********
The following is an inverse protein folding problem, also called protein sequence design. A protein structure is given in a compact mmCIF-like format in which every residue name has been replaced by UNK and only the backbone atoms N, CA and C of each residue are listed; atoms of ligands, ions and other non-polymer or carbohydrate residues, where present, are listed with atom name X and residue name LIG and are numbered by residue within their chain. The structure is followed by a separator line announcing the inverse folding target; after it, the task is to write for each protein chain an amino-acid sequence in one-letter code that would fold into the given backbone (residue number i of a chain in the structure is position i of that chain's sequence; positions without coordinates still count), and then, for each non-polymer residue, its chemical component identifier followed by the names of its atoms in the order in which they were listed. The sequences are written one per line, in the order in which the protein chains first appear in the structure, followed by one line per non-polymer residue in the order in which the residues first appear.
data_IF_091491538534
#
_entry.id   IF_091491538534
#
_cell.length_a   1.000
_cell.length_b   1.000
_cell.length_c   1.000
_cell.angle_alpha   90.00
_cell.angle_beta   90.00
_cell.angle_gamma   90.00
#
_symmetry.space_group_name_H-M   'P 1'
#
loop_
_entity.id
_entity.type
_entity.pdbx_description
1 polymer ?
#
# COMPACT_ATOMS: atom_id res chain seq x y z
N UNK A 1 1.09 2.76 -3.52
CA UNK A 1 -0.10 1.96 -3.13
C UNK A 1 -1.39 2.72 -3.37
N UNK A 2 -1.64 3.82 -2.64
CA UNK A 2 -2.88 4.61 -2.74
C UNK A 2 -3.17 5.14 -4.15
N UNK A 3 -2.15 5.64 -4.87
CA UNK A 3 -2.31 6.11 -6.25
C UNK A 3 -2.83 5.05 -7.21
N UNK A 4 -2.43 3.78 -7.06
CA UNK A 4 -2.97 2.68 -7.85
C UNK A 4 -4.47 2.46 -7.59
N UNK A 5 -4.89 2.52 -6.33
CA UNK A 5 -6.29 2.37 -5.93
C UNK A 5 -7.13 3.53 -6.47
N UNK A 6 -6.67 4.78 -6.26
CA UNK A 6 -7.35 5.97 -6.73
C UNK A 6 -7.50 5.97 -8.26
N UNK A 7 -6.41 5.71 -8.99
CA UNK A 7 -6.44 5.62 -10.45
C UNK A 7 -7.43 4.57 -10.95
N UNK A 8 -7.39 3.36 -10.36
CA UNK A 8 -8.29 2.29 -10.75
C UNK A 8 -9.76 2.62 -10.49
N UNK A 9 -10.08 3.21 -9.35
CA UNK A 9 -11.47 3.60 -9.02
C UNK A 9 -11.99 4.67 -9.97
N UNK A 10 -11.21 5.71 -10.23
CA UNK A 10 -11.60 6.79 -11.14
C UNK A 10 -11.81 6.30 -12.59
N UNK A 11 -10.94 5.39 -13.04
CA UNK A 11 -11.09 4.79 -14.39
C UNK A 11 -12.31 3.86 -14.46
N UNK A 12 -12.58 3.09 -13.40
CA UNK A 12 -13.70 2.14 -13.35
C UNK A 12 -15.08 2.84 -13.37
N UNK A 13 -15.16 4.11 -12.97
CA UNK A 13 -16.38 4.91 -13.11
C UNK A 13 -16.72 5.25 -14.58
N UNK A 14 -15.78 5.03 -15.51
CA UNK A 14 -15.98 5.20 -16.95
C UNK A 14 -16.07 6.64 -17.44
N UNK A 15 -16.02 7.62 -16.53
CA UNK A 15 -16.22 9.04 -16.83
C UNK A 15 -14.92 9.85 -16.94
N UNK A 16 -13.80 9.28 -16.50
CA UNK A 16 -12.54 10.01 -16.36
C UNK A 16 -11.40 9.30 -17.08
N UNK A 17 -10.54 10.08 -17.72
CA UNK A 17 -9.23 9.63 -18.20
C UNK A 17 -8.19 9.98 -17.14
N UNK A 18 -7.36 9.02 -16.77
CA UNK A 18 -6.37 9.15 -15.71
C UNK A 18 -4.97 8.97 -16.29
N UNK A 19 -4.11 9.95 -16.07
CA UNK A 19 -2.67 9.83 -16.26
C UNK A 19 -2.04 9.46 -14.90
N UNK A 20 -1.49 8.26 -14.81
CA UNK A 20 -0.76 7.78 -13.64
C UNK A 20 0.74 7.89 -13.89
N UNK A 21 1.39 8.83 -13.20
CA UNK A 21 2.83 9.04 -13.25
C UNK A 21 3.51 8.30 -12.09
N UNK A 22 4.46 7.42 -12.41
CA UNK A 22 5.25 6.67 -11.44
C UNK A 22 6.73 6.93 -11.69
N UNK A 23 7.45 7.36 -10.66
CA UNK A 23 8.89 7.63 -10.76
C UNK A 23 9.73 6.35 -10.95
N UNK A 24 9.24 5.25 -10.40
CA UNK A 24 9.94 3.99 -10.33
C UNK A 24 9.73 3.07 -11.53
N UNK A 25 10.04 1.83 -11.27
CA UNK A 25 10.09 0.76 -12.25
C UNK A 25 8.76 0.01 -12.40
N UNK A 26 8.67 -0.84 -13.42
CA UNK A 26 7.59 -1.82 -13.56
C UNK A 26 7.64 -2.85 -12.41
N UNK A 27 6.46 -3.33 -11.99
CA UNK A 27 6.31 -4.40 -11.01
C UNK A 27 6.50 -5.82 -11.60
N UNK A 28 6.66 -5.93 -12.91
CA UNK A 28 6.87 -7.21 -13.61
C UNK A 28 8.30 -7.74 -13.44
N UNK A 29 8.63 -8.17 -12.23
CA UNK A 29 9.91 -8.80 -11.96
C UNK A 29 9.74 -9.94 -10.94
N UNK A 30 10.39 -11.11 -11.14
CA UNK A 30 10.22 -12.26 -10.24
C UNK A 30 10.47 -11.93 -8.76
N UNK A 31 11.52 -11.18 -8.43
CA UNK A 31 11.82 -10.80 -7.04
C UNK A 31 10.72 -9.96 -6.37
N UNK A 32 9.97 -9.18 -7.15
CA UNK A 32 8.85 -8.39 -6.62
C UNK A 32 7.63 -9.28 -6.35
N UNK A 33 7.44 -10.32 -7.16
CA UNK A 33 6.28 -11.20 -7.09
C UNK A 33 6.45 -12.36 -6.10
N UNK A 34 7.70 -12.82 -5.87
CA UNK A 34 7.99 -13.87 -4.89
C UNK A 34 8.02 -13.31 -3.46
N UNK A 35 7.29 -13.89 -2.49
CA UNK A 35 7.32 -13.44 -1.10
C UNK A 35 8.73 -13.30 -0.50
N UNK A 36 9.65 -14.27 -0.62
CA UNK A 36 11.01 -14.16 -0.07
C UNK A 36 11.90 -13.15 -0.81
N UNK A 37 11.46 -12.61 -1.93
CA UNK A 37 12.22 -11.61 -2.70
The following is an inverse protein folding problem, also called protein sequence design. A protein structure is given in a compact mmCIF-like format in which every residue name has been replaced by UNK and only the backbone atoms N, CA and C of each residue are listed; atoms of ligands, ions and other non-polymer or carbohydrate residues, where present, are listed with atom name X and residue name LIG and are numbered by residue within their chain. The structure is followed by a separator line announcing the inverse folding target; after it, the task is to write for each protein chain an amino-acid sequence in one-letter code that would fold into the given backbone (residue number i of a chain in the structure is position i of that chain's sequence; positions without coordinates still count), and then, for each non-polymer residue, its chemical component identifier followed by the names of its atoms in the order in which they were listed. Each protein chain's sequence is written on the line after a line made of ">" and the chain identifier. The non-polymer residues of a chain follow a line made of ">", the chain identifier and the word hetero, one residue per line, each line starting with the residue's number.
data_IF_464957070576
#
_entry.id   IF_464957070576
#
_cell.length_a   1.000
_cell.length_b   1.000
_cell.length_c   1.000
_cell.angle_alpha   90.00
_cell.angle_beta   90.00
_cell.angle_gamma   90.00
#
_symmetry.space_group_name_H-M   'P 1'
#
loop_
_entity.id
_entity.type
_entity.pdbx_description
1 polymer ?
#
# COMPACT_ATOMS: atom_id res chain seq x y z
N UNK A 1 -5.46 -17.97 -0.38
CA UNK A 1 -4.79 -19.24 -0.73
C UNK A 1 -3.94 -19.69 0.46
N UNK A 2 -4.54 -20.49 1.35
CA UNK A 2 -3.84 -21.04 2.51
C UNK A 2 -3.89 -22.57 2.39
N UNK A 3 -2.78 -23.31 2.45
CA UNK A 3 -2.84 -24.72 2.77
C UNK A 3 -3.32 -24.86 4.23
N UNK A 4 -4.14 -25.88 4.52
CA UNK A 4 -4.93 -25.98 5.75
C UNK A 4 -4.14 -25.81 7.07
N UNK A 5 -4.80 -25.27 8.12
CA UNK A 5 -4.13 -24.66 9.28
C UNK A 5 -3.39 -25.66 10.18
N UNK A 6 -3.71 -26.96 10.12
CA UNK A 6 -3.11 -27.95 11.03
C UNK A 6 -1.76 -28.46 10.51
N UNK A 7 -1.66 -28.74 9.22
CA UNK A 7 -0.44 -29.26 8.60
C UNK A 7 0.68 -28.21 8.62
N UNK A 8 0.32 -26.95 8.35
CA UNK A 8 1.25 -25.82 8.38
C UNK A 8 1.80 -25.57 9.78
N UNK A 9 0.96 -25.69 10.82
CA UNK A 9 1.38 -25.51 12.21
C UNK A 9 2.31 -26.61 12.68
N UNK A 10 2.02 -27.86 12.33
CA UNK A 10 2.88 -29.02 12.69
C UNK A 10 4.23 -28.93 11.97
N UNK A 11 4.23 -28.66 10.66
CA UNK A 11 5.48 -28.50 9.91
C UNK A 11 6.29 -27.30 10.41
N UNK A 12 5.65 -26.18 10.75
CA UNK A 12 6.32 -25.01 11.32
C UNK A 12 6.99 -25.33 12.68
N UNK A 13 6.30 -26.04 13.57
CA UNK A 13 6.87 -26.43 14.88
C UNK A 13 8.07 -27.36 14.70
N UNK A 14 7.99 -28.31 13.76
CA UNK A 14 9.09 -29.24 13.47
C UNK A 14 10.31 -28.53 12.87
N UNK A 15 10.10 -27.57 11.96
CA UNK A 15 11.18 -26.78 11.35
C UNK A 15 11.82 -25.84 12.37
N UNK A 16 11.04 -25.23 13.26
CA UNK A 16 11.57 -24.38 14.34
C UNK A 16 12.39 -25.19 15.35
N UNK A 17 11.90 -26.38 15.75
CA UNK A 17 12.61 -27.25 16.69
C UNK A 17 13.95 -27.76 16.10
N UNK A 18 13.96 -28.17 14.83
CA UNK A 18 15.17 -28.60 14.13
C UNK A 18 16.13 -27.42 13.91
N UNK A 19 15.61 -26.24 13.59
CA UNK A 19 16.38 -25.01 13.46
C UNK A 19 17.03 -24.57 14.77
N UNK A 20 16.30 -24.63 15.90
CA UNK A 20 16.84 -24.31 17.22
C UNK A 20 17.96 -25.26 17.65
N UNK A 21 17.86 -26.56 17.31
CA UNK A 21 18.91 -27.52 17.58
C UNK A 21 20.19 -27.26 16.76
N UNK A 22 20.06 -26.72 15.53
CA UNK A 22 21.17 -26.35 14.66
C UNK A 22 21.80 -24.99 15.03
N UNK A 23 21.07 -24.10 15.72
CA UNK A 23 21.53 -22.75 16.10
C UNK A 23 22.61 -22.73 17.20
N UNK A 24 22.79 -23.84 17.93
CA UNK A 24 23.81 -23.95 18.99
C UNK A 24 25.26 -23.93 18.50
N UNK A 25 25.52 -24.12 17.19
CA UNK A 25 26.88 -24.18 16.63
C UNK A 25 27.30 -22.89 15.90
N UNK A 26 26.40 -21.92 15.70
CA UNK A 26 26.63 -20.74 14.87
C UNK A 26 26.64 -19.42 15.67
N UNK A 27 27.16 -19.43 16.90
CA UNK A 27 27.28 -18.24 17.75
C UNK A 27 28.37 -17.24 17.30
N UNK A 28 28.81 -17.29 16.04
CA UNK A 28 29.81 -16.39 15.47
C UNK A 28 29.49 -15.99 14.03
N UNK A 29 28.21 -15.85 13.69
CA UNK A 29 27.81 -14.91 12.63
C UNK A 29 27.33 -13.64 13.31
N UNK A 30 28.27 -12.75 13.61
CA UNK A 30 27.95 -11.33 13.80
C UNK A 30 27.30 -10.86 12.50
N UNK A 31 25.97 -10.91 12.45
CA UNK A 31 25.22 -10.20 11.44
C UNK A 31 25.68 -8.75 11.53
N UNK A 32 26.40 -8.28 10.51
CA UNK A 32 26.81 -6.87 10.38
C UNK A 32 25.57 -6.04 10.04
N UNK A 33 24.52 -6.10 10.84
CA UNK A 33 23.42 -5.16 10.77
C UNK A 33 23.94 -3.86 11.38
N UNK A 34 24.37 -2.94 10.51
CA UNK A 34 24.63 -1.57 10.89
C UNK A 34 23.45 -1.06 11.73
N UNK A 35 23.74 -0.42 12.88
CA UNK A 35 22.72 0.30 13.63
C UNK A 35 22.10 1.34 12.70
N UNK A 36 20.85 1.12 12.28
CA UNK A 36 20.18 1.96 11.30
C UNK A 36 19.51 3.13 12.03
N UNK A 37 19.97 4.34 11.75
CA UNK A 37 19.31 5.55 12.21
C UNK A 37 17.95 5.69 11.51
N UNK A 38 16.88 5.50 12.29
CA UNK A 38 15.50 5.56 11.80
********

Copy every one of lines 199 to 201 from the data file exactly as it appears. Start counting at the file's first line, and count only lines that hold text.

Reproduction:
CA UNK A 16 11.57 -24.38 14.34
C UNK A 16 12.39 -25.19 15.35
N UNK A 17 11.90 -26.38 15.75